German firms press lifting of truck ban
MANILA, Philippines—German firms operating in the country have joined repeated calls for Manila Mayor Joseph Estrada to lift the truck ban in key routes in the city, stressing that this “regretful” policy would only cripple the country’s booming economy.
The German-Philippine Chamber of Commerce and Industry (GPCCI) explained in a statement that while the truck ban could provide immediate relief to motorists and residents, it would eventually result in job losses not only to truck drivers but to employees of companies adversely affected by the ban.
GPCCI general manager Nadine Fund quoted a member-firm of the group as saying that the truck ban would only “impact negatively for the commerce and industry of Metro Manila, nearby cities, provinces and the country as a whole due to the regulated movement of goods and services.”
The truck ban policy, which was implemented starting last month, has reportedly been causing delays in deliveries, resulting in losses to manufacturers and retailers. Delivery of goods intended for the international market has likewise been delayed, thus affecting the country’s export revenues.
The new policy in Manila bans eight wheelers and vehicles with a gross weight of above 4,500 kilos from plying Manila’s streets between 5 a.m. and 9 p.m. A temporary concession was offered by the city government allowing trucks to ply streets between 10 a.m. and 3 p.m. during the next six to eight months.
GPCCI further warned that such a scenario could lead companies to slow down as a result of lost hours in delivery time as well as unmet business commitments and activities, eventually leading to a shutdown of their shops and job losses.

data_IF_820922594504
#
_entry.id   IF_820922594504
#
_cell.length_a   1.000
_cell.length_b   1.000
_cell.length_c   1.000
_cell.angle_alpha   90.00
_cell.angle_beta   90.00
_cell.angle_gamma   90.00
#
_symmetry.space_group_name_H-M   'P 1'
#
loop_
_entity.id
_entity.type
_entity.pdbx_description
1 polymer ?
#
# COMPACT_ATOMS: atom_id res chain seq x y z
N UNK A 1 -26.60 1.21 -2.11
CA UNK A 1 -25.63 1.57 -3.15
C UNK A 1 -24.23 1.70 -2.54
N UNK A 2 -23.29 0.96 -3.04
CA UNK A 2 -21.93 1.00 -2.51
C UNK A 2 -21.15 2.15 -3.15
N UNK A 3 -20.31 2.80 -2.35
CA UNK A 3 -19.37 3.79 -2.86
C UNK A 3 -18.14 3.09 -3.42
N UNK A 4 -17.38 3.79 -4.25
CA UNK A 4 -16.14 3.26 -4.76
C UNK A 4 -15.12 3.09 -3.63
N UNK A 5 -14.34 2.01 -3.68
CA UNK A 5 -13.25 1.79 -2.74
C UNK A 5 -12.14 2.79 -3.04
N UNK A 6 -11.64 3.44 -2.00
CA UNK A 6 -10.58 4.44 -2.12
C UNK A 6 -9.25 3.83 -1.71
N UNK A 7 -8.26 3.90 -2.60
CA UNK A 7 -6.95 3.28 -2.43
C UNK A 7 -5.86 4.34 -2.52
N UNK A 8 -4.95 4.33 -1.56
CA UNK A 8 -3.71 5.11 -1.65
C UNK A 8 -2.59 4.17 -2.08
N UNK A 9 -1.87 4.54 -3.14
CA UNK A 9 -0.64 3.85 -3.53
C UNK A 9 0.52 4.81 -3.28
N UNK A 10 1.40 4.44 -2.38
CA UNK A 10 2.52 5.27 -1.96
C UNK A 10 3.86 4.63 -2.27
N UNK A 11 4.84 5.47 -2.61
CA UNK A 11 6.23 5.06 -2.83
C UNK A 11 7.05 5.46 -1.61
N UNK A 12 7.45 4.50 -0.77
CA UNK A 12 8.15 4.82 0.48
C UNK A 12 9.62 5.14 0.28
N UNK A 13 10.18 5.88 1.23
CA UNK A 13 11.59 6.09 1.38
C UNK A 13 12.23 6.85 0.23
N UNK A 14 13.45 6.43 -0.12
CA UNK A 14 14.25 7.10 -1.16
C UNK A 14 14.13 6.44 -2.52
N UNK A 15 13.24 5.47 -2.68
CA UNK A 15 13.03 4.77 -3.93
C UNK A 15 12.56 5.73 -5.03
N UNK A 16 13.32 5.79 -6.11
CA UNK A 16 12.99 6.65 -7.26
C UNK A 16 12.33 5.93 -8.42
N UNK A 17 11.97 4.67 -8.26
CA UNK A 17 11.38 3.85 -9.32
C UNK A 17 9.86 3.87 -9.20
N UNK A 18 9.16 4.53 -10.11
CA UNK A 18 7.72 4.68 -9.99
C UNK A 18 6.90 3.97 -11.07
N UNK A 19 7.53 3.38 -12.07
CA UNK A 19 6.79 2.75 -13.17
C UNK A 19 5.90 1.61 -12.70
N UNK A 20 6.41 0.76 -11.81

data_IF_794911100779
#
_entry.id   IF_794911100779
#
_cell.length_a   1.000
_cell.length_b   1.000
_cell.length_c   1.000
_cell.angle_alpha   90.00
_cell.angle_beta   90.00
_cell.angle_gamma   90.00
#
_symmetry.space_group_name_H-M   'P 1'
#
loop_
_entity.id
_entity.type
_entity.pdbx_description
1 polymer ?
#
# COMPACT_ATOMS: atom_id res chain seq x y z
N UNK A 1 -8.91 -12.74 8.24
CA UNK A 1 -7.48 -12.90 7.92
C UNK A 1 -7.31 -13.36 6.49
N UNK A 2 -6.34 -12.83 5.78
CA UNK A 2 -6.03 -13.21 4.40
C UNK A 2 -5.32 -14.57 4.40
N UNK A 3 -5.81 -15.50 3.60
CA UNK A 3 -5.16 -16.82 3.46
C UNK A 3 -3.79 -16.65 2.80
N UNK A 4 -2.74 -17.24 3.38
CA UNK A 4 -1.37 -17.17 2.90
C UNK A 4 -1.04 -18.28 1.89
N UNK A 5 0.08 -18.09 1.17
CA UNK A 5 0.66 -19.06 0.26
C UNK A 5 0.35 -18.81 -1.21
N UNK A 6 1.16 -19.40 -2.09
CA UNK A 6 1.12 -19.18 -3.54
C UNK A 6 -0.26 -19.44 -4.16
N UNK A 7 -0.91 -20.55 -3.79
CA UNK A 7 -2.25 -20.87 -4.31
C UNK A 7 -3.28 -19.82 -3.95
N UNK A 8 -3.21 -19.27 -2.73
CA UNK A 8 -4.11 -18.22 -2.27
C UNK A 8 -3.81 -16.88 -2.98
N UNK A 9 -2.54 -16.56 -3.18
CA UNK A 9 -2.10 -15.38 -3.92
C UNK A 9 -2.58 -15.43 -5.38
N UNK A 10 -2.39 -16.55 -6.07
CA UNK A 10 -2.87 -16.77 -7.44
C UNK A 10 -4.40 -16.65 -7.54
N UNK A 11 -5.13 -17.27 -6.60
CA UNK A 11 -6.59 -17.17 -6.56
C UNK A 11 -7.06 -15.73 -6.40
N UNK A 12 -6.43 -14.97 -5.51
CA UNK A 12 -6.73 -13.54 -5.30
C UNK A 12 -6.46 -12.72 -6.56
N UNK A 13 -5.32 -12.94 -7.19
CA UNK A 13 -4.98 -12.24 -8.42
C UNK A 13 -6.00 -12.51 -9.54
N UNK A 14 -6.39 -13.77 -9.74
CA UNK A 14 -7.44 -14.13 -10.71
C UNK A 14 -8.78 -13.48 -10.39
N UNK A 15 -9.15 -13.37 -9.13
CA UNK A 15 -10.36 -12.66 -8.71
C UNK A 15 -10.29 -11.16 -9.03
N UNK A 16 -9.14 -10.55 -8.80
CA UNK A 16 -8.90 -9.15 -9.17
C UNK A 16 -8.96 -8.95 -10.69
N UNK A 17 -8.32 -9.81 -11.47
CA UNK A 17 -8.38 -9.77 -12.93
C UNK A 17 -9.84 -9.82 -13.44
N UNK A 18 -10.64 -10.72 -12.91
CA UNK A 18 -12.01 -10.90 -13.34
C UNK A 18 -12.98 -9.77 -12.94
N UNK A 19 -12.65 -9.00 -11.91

Fund added that security costs would also increase with additional safety measures required to secure delivery and checking for possible pilferage.
Majority of the German investments are in trading, air and sea freight, cargo forwarding, pharmaceuticals, automotive, engineering and manufacturing equipment as well as textiles and clothing, thus making German firms one of the groups most affected by the truck ban.
“The city government should conduct a thorough study on how to ease the traffic in the city without disrupting businesses,” she pointed out.
Fund said they had written letters of appeal to the city government to reconsider the truck ban and to put forward proposals to help ease the traffic situation without causing much injury to local businesses.
One of the short-term solutions, according to GPCCI, would be the removal of illegally parked vehicles along major routes of delivery trucks and implementing efficient rules on parking.
Originally posted at 5:50 pm | Wednesday, March 12, 2014
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